Nothing Beats Granite?
I’ve cooked in all kinds of kitchens and lived in houses with the full gamut of countertops. In my opinion, nothing beats solid granite. It’s beautiful and almost indestructible. You can get terrific value from the investment if you stick with lower price stones. Compared to that, granite tile is nearly as expensive. The grout lines are annoying even if the installer is able to keep the tiles perfectly level (a dicey proposition). I’ve been there and would never consider it again.
Initially, I wasn’t much concerned with the specific stone other than wanting it to be relatively light colored. If you’ve ever gone granite shopping, you know the low price stones tend to be quite uniform in appearance. The more expensive options have more character, but also may vary more widely from slab to slab.
Finding the Right Stone Variety
Vernon uses Vose for countertop fabrication. They in turn prefer to source material from Cosmos in Raleigh. On my first trip to Cosmos with Vernon before ground-breaking in 2015, we only found two options that seemed to fit with my concept: Santa Cecelia Light, a common uniform and affordable stone; and White Fantasy, the next level up. I discovered that each “level” or grade of stone encompasses a broad range. It turned out that White Fantasy was double the cost. What is more, they only had 3 slabs left. At that point, the cabinet design was just starting and we had little idea how much stone we would ultimately need. Even if I had been convinced that it was worth the price, I wasn’t prepared to reserve a couple of slabs that I might not use.
That turned out to be a good decision. When I returned to Cosmos last fall with my good friend Marlene, we found half a dozen stones that I liked. They were only marginally more expensive than Santa Cecelia Light. The additional cost for granite backsplashes also proved small. Although I toyed with doing tile backsplashes, I preferred the simplicity of granite. The cost advantage made the decision easy.
Choosing Specific Slabs
Vernon and I went back to Cosmos on February 26. When I called ahead to check on stock, I learned that my first choice for the kitchen was apparently no longer in the viewing area. It turned out that Vose had put a hold on slabs for all the countertops. Unfortunately, they were scattered around the facility. Some were outside, some were inside. We needed them to be pulled out for viewing with the overhead cranes, one of which was being repaired. So it ended up taking a few hours.
It turned out that the material that had been set aside was very good. I learned that it’s standard practice to identify the slabs in the order they are cut. Slabs with adjacent numbers will look much the same. We also discovered that a “hold” applies only to a specified number of slabs from the chosen lot. Until they are “hand selected” switches could occur.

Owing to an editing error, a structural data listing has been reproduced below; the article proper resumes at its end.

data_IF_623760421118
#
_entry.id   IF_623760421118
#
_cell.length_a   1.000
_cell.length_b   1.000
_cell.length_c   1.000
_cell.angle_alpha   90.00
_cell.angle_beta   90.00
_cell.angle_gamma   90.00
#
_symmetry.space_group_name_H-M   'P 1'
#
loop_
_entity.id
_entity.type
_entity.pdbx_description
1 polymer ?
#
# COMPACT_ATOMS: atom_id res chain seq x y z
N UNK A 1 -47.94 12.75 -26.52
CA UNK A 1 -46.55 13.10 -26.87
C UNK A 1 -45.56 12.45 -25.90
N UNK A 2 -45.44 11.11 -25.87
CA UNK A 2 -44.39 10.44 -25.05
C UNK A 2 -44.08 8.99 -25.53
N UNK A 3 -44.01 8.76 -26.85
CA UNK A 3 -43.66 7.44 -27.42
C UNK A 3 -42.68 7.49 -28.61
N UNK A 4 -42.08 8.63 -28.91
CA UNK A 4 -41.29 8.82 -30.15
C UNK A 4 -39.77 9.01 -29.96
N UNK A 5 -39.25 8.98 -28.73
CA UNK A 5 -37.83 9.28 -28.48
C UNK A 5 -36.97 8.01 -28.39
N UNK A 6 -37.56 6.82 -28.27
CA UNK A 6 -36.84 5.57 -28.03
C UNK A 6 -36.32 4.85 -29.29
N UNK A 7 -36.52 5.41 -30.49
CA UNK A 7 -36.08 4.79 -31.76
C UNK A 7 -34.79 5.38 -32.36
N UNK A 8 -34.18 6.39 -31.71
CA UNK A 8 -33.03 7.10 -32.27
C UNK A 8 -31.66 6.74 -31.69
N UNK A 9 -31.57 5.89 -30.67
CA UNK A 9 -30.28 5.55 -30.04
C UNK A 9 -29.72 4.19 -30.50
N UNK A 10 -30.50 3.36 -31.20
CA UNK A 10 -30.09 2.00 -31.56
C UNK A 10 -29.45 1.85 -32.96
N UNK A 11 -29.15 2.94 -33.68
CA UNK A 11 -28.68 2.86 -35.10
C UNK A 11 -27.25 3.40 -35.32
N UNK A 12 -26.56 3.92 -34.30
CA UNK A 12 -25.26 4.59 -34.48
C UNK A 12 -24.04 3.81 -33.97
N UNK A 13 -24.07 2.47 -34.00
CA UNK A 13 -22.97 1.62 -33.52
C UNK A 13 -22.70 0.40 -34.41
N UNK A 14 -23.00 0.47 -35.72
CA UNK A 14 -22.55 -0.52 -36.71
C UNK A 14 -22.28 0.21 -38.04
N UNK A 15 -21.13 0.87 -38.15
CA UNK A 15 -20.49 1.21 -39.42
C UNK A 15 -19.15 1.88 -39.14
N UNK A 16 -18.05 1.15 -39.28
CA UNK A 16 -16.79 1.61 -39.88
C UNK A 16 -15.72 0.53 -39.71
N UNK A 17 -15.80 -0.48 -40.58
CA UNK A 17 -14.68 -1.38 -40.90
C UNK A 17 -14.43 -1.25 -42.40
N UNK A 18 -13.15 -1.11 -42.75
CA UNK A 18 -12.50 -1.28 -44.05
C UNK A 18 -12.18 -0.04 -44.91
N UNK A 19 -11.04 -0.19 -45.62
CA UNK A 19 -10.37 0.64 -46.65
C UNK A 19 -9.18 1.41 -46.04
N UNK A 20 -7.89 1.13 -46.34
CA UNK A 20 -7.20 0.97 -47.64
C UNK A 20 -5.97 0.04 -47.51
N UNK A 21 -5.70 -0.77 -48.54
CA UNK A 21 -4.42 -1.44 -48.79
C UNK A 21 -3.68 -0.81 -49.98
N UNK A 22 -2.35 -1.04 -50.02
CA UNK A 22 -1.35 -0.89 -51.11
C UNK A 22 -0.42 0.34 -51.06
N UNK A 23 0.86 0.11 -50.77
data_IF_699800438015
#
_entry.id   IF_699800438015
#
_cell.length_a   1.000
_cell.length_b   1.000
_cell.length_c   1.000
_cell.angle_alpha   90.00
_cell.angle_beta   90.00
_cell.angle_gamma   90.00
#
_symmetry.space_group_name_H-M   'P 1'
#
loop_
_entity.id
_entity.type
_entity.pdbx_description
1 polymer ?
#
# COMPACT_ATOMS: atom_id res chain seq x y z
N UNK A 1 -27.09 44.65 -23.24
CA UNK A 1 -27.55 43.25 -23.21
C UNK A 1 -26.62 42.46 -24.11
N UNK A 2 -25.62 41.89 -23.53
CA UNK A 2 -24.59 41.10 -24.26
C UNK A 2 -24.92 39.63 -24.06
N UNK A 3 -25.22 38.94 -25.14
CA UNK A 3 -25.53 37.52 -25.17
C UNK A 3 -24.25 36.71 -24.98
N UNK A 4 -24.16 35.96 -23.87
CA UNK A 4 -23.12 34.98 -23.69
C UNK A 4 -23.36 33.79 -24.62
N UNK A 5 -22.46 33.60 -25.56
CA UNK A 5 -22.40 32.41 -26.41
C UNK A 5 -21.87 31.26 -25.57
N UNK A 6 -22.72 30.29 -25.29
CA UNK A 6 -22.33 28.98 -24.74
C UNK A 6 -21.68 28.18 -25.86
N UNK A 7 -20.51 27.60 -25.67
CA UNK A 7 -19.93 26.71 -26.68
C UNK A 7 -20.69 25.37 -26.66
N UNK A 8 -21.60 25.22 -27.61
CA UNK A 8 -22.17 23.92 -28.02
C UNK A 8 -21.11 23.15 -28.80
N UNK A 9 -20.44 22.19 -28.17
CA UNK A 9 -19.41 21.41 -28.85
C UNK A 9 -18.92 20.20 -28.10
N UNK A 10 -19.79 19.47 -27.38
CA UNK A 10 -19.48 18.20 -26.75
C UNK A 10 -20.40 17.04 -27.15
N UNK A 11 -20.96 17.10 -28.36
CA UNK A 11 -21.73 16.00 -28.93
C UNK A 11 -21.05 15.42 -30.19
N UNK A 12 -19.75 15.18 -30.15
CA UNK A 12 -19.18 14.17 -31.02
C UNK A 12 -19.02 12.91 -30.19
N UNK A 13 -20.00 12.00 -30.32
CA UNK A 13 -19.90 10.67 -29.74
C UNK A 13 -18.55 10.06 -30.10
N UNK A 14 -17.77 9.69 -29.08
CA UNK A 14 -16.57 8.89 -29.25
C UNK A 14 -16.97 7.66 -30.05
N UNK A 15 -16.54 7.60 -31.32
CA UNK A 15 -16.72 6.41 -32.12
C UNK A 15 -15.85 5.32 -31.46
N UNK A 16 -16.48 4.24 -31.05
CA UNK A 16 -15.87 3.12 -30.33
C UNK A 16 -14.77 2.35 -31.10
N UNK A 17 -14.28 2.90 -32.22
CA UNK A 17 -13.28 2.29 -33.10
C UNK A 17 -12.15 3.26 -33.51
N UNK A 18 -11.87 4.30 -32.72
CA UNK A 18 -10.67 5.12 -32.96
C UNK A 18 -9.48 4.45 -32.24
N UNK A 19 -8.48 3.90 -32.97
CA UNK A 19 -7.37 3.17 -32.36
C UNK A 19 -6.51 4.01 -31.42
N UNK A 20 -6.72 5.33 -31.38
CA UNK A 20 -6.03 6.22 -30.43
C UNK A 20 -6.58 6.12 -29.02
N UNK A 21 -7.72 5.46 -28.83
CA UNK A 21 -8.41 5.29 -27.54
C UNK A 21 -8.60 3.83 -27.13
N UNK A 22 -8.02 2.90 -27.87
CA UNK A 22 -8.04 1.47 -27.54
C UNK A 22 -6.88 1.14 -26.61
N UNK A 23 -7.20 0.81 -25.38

Laying out the Stone Cutting Patterns
We met at the property with David from Vose on February 22 to review the templates for the countertops. It was a valuable exercise. It helped him assure the templates accurately reflected my intended design. In the process, we identified an issue with the support panels in the laundry room that required a minor adjustment. Ashley was able to take care of it immediately.
On March 7, Vernon and I visited the Vose fabrication warehouse to review their plans for cutting the slabs. While they had reserved 3 slabs for the kitchen, only 2 came to the warehouse. Their designer had digitized the slabs and cutting templates using CAD software. He found that the third slab was not needed and cancelled the order.
When we looked over the slabs, they pointed out the fissures they had identified and marked with tape. They routinely detect these natural defects by touch alone. Fissures are not a problem, except if they fall near an edge, the stone would be prone to fracturing there. So they limit how the pieces can be laid out.
The cutting plan they’d developed was good overall. The fissures prevented us from making a few changes I might have liked. Fortunately, they weren’t critical. For example, the planned cut for the kitchen island included a darker area that would have looked best if placed near the center. Because of the fissure, the area fell nearer one corner. I decided to rotate the piece so that the area would face the kitchen sink rather than the living room.
On the other hand, I was able to get them to relocate the cut for the piece that will fill the space behind the range up to the hood to a more pleasing configuration. They also virtually assembled the adjacent backsplash pieces so we could tweak their layout. We then rotated the one on the left 180° to be in harmony. With the software, it was quick and easy.
I can say all that effort was worth it. I was at the house on Friday, March 16 while the installers were busy at work.
Most of that work was straightforward. We agonized a bit over the area behind the range. Vernon had made a couple of trips to Kitchen & Bath Galleries‘ warehouse to inspect the range in a diligent effort to avoid mistakes. Even so, based on the installation manual and my prior experience with a slide-in range for which a gap was left in the back, I disagreed with his conclusion that only a narrow strip would suffice. We agreed that it would be easy to trim the insert if it was to wide, but would face a serious problem if it was too small. So we followed the manual specifications and left a 30″ wide and 23 3/16″ deep opening.